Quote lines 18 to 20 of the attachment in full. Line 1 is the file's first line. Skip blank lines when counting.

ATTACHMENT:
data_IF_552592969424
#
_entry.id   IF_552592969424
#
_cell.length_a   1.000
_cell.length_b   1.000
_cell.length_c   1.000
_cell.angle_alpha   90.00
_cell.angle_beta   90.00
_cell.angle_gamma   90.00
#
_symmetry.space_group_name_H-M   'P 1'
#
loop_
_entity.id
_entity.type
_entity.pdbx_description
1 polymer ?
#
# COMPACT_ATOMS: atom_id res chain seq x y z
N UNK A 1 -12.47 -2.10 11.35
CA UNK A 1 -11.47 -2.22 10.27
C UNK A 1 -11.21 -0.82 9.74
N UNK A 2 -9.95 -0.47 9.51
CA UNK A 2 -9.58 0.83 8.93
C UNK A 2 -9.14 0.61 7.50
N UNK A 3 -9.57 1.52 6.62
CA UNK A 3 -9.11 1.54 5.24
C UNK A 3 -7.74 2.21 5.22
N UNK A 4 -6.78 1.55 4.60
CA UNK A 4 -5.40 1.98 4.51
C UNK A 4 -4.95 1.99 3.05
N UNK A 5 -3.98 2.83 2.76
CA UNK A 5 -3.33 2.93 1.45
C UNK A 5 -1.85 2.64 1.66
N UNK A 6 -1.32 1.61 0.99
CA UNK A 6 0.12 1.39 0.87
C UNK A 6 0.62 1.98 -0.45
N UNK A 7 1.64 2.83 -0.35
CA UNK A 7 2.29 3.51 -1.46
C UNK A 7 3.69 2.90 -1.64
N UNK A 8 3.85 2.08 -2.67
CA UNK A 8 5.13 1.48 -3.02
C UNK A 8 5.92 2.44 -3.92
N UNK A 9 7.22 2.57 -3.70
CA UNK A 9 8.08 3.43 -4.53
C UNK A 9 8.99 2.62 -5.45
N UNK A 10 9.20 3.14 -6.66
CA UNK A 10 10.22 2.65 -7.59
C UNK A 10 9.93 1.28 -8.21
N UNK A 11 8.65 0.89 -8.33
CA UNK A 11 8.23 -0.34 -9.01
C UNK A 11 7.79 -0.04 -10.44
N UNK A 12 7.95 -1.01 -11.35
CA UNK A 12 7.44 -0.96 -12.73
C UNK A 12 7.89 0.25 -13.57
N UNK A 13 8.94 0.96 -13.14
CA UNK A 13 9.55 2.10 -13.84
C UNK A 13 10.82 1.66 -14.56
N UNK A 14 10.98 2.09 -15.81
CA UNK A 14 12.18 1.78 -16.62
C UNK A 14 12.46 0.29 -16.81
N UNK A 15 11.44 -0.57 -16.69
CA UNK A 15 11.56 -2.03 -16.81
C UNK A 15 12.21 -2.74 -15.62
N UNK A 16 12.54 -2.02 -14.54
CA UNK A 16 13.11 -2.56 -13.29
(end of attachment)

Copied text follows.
1 polymer ?
#
# COMPACT_ATOMS: atom_id res chain seq x y z